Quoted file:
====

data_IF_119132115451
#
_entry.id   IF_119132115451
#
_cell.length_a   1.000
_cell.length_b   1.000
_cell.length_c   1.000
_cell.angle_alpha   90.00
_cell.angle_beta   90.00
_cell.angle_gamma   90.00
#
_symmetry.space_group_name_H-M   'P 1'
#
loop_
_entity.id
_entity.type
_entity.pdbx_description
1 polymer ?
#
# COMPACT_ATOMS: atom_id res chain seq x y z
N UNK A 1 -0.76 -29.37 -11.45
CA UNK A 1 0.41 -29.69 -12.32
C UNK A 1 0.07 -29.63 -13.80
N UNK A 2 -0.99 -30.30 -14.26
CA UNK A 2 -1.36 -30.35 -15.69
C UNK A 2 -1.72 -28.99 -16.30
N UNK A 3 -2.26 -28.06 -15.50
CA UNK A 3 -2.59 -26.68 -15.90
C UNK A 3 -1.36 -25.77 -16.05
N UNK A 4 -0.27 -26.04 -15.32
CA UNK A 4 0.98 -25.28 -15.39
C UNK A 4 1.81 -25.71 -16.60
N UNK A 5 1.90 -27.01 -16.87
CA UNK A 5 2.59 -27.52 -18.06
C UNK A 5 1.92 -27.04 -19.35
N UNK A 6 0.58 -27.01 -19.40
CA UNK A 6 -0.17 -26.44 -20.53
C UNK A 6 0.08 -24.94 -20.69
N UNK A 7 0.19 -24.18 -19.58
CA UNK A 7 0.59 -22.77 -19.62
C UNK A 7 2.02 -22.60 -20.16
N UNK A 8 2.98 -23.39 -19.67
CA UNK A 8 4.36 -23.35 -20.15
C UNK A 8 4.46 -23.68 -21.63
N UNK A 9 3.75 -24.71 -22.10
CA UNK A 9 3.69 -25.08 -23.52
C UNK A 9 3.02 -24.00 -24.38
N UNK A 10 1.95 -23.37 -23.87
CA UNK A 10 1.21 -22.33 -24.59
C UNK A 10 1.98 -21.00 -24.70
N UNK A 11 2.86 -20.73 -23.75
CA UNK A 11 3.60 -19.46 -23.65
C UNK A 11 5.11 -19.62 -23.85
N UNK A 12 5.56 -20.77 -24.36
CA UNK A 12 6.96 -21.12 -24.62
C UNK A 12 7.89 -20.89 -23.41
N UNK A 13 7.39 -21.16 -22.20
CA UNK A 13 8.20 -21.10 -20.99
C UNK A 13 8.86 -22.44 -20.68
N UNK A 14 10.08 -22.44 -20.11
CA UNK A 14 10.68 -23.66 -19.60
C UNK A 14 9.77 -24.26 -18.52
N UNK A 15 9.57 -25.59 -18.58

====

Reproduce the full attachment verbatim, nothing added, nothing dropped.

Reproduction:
data_IF_119132115451
#
_entry.id   IF_119132115451
#
_cell.length_a   1.000
_cell.length_b   1.000
_cell.length_c   1.000
_cell.angle_alpha   90.00
_cell.angle_beta   90.00
_cell.angle_gamma   90.00
#
_symmetry.space_group_name_H-M   'P 1'
#
loop_
_entity.id
_entity.type
_entity.pdbx_description
1 polymer ?
#
# COMPACT_ATOMS: atom_id res chain seq x y z
N UNK A 1 -0.76 -29.37 -11.45
CA UNK A 1 0.41 -29.69 -12.32
C UNK A 1 0.07 -29.63 -13.80
N UNK A 2 -0.99 -30.30 -14.26
CA UNK A 2 -1.36 -30.35 -15.69
C UNK A 2 -1.72 -28.99 -16.30
N UNK A 3 -2.26 -28.06 -15.50
CA UNK A 3 -2.59 -26.68 -15.90
C UNK A 3 -1.36 -25.77 -16.05
N UNK A 4 -0.27 -26.04 -15.32
CA UNK A 4 0.98 -25.28 -15.39
C UNK A 4 1.81 -25.71 -16.60
N UNK A 5 1.90 -27.01 -16.87
CA UNK A 5 2.59 -27.52 -18.06
C UNK A 5 1.92 -27.04 -19.35
N UNK A 6 0.58 -27.01 -19.40
CA UNK A 6 -0.17 -26.44 -20.53
C UNK A 6 0.08 -24.94 -20.69
N UNK A 7 0.19 -24.18 -19.58
CA UNK A 7 0.59 -22.77 -19.62
C UNK A 7 2.02 -22.60 -20.16
N UNK A 8 2.98 -23.39 -19.67
CA UNK A 8 4.36 -23.35 -20.15
C UNK A 8 4.46 -23.68 -21.63
N UNK A 9 3.75 -24.71 -22.10
CA UNK A 9 3.69 -25.08 -23.52
C UNK A 9 3.02 -24.00 -24.38
N UNK A 10 1.95 -23.37 -23.87
CA UNK A 10 1.21 -22.33 -24.59
C UNK A 10 1.98 -21.00 -24.70
N UNK A 11 2.86 -20.73 -23.75
CA UNK A 11 3.60 -19.46 -23.65
C UNK A 11 5.11 -19.62 -23.85
N UNK A 12 5.56 -20.77 -24.36
CA UNK A 12 6.96 -21.12 -24.62
C UNK A 12 7.89 -20.89 -23.41
N UNK A 13 7.39 -21.16 -22.20
CA UNK A 13 8.20 -21.10 -20.99
C UNK A 13 8.86 -22.44 -20.68
N UNK A 14 10.08 -22.44 -20.11
CA UNK A 14 10.68 -23.66 -19.60
C UNK A 14 9.77 -24.26 -18.52
N UNK A 15 9.57 -25.59 -18.58